Ultimately, we are amenable to the Parks Department’s newfound interest in taking over responsibility for the park, but the keyword here is “responsibility”.  What we cannot accept however is a scenario where the Parks Department strips the park down to nothing, as they’re suggesting doing, and leaving nothing in its wake.


Board President Shirley Jaffe
Jared Sheer
To the editor,
Thanks for writing about the dog run/children run “Splitting the Difference,”  (BroadsheetDAILY, April 9) a few issues ago.
However, the article is extracted from some of us, lightheartedly reliving the past in a discussion.  While the evolution of those spaces is relevant it also can give the reader the wrong impression as to what is currently happening.  One city wide newspaper called me and thought it was a huge blunder, a dangerous sink hole and a representation of all that is wrong with the City.  I told them not really the case.
First, for many years the children’s groups and the dog owners have worked cooperatively. In fact the bench the Parks Department wants to remove is mine taken from the historic Brighton Beach Baths in Brooklyn. It has been refurnished and brought back to its grand splendor.  The owners and doggies love it. Also, the dog owners meet in the Downtown Community Center. There is no quarreling .
Years ago I wanted to redo the space with a dog run atop and theatre and gym underneath.  I must have been dreaming when I learned the cost.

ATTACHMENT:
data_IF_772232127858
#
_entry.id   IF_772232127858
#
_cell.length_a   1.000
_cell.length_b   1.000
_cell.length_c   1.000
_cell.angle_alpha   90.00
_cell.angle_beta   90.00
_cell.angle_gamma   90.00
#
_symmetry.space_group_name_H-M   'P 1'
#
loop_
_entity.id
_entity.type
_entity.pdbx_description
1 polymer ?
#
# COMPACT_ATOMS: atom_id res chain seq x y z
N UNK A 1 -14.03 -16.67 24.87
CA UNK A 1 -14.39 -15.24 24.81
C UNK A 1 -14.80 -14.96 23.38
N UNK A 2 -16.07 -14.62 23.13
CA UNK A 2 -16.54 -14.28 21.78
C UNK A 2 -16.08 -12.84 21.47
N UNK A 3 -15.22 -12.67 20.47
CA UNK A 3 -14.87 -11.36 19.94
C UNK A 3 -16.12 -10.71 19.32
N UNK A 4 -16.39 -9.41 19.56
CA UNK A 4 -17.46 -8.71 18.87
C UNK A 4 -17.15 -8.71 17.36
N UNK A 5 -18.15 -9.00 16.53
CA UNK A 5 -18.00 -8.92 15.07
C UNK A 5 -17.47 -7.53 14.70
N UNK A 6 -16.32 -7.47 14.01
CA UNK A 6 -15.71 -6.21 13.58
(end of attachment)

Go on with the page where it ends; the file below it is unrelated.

Second, the dog run is poorly designed and one end of it has collapsed. There is no water supplied in winter months and there is no drainage. I suspect when it was built no one considered its transition from a vacant lot to a dog run. Underneath the dog run is anybody’s guess and I would love to see what it is.
Currently water drains into the walls of the Downtown Community Center and over the years that can’t be good. That is why I am concerned about the sink hole right next to our community center. I seemed to be the only person concerned, but finally and thankfully the Parks department responded. In the summer, rodents can be seen using the collapsed area for a home. The fenced in area is dirty and off limits to the cleaners. A one-time clean up is not the answer but sure would be nice.
The School Construction Authority fixing half the space and The Parks Department leaving their space unrepaired is the most revealing part of the story.  Often we see jurisdictional inefficiencies between governmental entities.  Yet that is no excuse for proper coordination.
That’s the Story. If the dog owners and children’s groups can get along so can there be Peace in the Middle East.  Getting the Parks Department to the table is part of the solution. I will be updating everyone as the Parks Department has responded with some new rules for the dog run but were waiting on some solutions.
Bob Townley
Founder and Executive Director
Manhattan Youth